Europe’s Ariane 5 workhorse lit up the night skies over the edge of the Amazon Thursday night, rumbling into orbit on a record-setting mission with a pair of high-power broadband satellites for the United States and Europe. Hauling nearly eleven metric tons into a Geostationary Transfer Orbit, Ariane 5 successfully dispatched the ViaSat-2 Internet satellite and Eutelsat 172B tri-band communications craft to check off the rocket’s 79th successful flight in a row.
Thursday’s mission tipped the scales in twofold sense – marking the heaviest commercial Geotransfer mission with a total payload mass of 10,865 Kilograms and eclipsing any previous commercial space launch to date with a total cost of around $1 billion, taking into account the two satellites and the procurement cost of the Ariane 5 launch vehicle.
The 55-meter tall rocket jumped off its ELA-3 launch pad at the Guiana Space Center at 23:45 UTC, setting sail on a 41-minute mission to dispatch its two passengers into a standard Geostationary Transfer Orbit.
Ariane 5 dropped its two Solid Rocket Boosters into the Atlantic just over two minutes after liftoff and the first stage continued firing until the T+9-minute mark when the cryogenic upper stage took over for another 16 minutes of powered flight to reach the planned injection speed of 9.4 Kilometers per second.
ViaSat’s new flagship was first to separate from the launcher, heading off to become the world’s highest capacity satellite, beaming Internet services to millions of homes and businesses in North America and airline passengers over the Atlantic Ocean. Eutelsat 172B, riding in the lower payload slot, was pushed away from the second stage 41 minutes into the flight, becoming the first all-electric GEO satellite built in Europe to reach orbit, joining Eutelsat’s 40+ satellite fleet.
Thursday’s Ariane 5 launch was the first of four Arianespace missions planned in the space of eight weeks to allow the company to catch up with its planned 2017 manifest after operations at the South American launch base were forced to a halt in March and April by a general strike in the small French department. Taking advantage of a planned gap in launches, Arianespace re-aligned the three missions affected by the social unrest to be back on the planned schedule by the end of June.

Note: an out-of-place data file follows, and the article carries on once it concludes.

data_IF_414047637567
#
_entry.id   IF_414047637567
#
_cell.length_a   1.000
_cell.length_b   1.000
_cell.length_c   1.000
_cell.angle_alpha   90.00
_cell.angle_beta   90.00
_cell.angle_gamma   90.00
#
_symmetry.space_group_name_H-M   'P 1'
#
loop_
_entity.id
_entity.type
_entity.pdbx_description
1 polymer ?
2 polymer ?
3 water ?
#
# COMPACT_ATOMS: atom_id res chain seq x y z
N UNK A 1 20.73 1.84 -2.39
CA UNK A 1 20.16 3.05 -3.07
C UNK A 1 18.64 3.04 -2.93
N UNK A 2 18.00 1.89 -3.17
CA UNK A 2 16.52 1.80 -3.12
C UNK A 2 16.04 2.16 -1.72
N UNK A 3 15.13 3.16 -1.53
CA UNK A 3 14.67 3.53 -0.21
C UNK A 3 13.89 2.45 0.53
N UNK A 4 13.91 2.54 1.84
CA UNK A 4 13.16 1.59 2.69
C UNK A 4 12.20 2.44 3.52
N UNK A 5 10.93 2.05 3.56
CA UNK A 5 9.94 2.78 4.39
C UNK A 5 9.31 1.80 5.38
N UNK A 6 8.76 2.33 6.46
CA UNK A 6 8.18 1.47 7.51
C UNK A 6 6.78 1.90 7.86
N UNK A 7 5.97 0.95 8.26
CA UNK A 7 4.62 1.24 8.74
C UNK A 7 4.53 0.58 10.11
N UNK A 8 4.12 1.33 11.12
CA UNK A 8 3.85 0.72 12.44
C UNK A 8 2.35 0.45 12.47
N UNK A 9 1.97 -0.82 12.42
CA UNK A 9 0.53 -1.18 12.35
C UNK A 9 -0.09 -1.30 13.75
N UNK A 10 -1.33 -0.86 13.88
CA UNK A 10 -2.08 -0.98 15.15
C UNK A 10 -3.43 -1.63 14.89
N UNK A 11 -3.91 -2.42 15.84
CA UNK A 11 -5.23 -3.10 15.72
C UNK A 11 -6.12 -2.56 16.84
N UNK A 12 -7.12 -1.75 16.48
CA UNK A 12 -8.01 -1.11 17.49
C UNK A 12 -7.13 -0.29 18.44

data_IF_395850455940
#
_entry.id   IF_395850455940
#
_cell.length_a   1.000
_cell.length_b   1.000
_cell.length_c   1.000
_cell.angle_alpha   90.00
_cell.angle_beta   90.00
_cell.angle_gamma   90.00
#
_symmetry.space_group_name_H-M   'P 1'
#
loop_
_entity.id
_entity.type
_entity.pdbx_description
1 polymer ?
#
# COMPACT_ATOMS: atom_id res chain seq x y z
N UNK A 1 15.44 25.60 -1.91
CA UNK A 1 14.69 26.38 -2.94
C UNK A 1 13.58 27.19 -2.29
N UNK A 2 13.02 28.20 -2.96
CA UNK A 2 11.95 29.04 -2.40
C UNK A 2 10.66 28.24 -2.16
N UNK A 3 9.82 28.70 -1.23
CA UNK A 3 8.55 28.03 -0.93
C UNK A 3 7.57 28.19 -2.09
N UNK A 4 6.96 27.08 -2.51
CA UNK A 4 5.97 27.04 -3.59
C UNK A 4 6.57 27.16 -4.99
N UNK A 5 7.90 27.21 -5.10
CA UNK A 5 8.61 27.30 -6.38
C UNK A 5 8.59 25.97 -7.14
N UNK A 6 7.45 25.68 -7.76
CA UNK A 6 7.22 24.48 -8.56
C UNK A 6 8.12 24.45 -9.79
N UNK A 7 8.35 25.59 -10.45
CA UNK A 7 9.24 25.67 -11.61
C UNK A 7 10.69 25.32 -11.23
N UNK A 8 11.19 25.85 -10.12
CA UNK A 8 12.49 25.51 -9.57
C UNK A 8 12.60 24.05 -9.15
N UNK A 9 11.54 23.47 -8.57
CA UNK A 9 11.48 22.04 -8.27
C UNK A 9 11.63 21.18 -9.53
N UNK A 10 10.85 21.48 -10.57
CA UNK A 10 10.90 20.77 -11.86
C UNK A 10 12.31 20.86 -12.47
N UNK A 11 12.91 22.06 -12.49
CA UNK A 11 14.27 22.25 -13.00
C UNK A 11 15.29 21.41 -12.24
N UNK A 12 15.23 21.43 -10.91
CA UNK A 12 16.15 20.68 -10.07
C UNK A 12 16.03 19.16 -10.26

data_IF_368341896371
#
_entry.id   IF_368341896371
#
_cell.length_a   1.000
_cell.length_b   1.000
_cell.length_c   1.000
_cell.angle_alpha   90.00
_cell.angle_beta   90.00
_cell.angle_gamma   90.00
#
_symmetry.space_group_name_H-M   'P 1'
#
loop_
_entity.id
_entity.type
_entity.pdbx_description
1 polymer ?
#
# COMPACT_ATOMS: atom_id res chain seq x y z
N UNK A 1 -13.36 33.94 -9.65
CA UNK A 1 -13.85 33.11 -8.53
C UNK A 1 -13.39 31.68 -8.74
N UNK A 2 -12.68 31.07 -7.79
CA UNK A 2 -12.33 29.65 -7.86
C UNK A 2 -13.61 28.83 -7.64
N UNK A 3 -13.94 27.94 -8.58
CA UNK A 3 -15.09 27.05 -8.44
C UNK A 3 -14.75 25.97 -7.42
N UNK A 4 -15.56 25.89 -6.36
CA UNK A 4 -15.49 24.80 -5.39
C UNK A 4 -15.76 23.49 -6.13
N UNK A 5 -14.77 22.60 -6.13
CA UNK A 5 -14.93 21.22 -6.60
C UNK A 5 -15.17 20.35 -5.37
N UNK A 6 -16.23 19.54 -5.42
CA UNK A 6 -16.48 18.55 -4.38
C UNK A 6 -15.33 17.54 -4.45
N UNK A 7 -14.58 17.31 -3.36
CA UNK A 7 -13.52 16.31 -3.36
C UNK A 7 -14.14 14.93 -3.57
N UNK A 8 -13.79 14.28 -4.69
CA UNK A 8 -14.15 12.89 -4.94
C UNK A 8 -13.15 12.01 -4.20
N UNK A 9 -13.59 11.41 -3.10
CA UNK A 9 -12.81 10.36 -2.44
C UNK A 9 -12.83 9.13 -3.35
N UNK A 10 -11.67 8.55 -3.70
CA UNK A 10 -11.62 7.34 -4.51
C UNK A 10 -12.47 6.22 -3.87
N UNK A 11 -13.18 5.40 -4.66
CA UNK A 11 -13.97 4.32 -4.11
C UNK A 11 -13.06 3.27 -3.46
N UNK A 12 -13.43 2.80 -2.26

Marking the 289th Arianespace-operated launch and the 93rd for Ariane 5, the VA237 mission carried two landmark satellites – ViaSat-2 as the new-record holder for data throughput and Eutelsat 172B as the first all-electric GEO satellite delivered by Airbus Defence and Space.
ViaSat, based in California and founded in 1986, aims to make the Internet available and affordable across the globe by parking a series of high-throughput satellites in Geostationary Orbit. Initially building a reputation for ground-based infrastructure like satellite Internet modems and IP Terminals, ViaSat acquired its first two satellites in 2009 when absorbing Internet provider WildBlue.
ViaSat-1 launched back in 2011 and, at the time, set the new record for a throughput capacity in excess of 140 Gigabits per second. The ViaSat-2 satellite will double ViaSat-1’s capacity and expand its coverage area by a factor of seven – delivering 300Gbit/s of capacity to users all across North America and covering a large stretch of the Atlantic for aeronautical and maritime connectivity.
Built by Boeing Space Systems based on the high-power version of the BSS-702 platform, ViaSat-2 weighs 6,418 Kilograms at liftoff and, once fully deployed in orbit, will span 48 meters with two large solar array wings generating over 18 Kilowatts of power to operate the craft’s Ka-Band payload. The satellite will be located at 70 degrees West in Geostationary orbit for an operational life of over 14 years.
The $625-million ViaSat-2 project is the company’s second step toward establishing a global Internet constellation that will be realized with ViaSat-3 – a fleet of three Terabit-per-second satellites creating full global coverage at unprecedented capacity, currently targeting launch in 2019/2020.
Bolted on top of the Ariane 5 second stage, Eutelsat 172B enjoyed a ride to orbit in the lower passenger position – an unusual setting for a Eurostar-3000 satellite, enabled through its latest evolution known as EOR – Electric Orbit Raising that reduces the satellite’s mass from six to around 3.5 metric tons by purely relying on ion propulsion instead of a hybrid design with bi-propellant main propulsion system.
A trend toward all-electric satellites emerged only in recent years after Boeing debuted the BSS-702SP platform as the first all-electric GEO satellite bus. Electric propulsion is much more efficient than traditional rocket engines in terms of impulse, meaning ion thrusters can accomplish a specific change in a satellite’s speed with much less propellant than a chemical thruster, permitting a significant mass reduction. However, electric propulsion only achieves a fraction of the thrust of a traditional engine – requiring lengthy periods to achieve a planned delta-v.